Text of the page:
I would suspect the battery if the no load voltage is 11.08v at least try charging it to anominal 12v or jump start from a running car, since if when cranking the battery volts drop below approx 10v the electronics can and do screw up!
Here is my report.
Pin 1 is the only connector that has any power.
When I tried to jump 3 to 5, I discovered my battery was indeed low. It would barely turn the engine over. It’s on the charger now. I probably left the key on for a while, because the battery was quite strong when the problem arose. Memory is not my strong suit these days.
If there is no power to 3 or 5, as I have determined, is there any point to jumping them?
Another question. Is the starter motor circuit a part of this exercise? If so, would I not have to turn the starter over while testing to see if I had power to the appropriate pin.?
As you can see, I heartily embrace the notion that there are no dumb questions.
Here is a picture of the relay showing the pinout. The numbers are easier to see in the photo than they are in real life and I observe that they are not the same as the ones in the photo of the socket.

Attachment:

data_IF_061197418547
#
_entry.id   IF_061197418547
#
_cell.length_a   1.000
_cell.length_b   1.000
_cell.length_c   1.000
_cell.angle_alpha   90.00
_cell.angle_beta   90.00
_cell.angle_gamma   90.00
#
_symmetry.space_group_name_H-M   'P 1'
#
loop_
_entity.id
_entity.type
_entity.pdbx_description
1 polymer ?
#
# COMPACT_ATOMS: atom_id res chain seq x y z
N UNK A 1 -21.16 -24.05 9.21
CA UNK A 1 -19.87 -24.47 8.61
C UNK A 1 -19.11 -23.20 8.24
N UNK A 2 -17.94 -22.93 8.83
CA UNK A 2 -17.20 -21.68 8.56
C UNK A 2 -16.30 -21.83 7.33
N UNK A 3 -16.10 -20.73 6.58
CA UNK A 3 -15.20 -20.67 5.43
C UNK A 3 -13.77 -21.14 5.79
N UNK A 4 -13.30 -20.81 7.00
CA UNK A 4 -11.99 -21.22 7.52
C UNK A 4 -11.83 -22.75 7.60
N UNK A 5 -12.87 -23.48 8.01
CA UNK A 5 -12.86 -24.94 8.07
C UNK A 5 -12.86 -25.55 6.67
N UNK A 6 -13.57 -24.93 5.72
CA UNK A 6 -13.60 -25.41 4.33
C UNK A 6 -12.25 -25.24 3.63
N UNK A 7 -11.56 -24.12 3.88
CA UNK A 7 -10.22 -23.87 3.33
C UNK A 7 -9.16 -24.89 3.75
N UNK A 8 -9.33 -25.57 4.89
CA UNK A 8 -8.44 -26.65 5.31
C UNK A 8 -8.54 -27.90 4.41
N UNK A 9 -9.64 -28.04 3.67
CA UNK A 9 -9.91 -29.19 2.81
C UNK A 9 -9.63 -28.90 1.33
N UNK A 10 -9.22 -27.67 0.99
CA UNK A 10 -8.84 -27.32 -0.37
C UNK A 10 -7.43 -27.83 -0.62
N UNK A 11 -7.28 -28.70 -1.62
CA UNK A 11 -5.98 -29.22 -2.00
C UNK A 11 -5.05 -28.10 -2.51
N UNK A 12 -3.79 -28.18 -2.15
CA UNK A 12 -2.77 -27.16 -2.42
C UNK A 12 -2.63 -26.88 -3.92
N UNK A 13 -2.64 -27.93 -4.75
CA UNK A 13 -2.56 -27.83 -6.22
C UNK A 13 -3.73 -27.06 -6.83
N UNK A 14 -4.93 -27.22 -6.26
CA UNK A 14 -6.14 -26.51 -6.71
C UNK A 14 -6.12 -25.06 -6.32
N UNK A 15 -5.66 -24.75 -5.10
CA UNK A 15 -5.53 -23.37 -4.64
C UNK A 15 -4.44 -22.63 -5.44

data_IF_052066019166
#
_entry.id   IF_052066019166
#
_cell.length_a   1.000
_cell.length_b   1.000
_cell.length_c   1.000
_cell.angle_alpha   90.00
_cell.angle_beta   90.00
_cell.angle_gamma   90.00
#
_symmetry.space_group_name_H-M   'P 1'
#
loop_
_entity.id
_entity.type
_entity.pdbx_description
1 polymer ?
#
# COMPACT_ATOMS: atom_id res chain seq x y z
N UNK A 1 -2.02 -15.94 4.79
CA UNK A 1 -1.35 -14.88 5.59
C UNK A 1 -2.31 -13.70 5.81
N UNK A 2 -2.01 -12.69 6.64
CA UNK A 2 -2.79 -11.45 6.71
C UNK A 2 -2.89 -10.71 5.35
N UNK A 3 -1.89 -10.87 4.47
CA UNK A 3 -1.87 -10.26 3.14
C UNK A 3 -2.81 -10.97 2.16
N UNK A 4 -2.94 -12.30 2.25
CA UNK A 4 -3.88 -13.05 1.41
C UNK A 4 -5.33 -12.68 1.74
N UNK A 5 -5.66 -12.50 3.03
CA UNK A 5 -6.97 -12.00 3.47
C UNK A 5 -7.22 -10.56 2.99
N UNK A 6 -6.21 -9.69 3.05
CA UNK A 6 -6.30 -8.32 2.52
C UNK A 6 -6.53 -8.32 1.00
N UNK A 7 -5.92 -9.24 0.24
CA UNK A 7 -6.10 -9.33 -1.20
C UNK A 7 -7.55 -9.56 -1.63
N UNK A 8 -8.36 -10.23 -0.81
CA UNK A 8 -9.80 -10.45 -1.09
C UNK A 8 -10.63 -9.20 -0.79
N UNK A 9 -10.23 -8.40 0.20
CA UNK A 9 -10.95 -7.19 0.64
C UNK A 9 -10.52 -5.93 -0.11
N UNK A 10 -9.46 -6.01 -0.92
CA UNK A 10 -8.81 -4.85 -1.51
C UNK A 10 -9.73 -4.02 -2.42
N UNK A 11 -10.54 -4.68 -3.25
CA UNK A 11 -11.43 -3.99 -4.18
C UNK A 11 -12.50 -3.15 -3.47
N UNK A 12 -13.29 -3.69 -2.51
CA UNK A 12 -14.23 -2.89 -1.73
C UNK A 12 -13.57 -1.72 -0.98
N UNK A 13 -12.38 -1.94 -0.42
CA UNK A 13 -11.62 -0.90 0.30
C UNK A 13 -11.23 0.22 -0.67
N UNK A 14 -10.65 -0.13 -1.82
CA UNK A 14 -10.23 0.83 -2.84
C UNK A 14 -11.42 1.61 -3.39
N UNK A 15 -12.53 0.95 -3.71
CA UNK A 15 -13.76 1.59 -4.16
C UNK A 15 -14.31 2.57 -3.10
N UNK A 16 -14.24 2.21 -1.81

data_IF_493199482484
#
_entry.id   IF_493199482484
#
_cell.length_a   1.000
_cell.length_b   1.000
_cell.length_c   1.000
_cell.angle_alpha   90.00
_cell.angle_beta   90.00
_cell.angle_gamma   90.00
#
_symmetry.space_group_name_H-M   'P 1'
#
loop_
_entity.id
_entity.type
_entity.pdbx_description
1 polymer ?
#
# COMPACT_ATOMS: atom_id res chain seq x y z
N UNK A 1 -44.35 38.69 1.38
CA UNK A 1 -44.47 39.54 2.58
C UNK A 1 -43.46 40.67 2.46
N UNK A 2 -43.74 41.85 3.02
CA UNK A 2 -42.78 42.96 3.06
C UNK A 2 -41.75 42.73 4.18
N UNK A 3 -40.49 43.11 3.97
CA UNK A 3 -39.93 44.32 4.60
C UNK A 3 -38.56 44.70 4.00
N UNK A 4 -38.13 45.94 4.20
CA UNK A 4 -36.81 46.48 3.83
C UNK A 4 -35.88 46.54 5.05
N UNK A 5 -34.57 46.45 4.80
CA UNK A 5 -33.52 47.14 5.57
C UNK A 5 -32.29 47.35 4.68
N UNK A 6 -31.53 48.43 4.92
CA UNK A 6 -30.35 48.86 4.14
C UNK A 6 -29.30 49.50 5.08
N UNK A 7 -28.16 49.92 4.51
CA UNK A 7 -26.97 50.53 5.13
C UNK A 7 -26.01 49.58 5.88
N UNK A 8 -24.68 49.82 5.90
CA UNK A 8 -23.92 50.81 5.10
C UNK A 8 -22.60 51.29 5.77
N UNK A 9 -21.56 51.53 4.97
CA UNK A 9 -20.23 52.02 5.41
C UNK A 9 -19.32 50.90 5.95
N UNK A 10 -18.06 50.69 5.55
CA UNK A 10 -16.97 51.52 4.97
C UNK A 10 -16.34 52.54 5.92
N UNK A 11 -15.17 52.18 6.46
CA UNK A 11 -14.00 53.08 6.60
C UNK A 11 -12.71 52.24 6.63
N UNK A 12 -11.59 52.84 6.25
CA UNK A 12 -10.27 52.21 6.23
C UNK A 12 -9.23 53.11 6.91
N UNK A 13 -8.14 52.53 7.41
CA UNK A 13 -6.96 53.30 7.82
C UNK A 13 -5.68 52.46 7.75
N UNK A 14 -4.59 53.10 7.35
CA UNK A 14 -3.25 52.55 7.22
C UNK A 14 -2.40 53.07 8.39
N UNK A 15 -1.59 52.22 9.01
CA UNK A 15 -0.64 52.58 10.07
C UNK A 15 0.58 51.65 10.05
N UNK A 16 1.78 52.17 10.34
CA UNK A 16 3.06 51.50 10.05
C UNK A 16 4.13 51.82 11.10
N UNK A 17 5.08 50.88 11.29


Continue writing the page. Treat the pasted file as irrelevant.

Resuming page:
Now, here’s an interesting thing. The 1999 MY wiring diagram in JTIS and my paper version of the 2000MY diagram both show the fuel pump relay as relay 6, as in Rob’s snip above. The 2001MY diagram is also used for 2002MY and here the wiring has changed and the relay for the fuel pump is relay 7. By 2002.5 the wiring has changed yet again and the relay concerned is now relay 15. You can easily tell if you have this version because the Rear Power Distribution Fusebox has curved sides.
So, obviously it’s important to know which one you have. As your car is 2002, if the RPDF isn’t curved, from the diagrams it appears that you should investigate relay 7, not 6.
Again from the diagrams, whichever version you have, pin 3 should have a standing 12 volts and pin 1 receives power when the ignition switch is in positions II or III ie run or start.
I hope this moves your investigation forward.
Thanks again to all of you for all the trouble you are going to in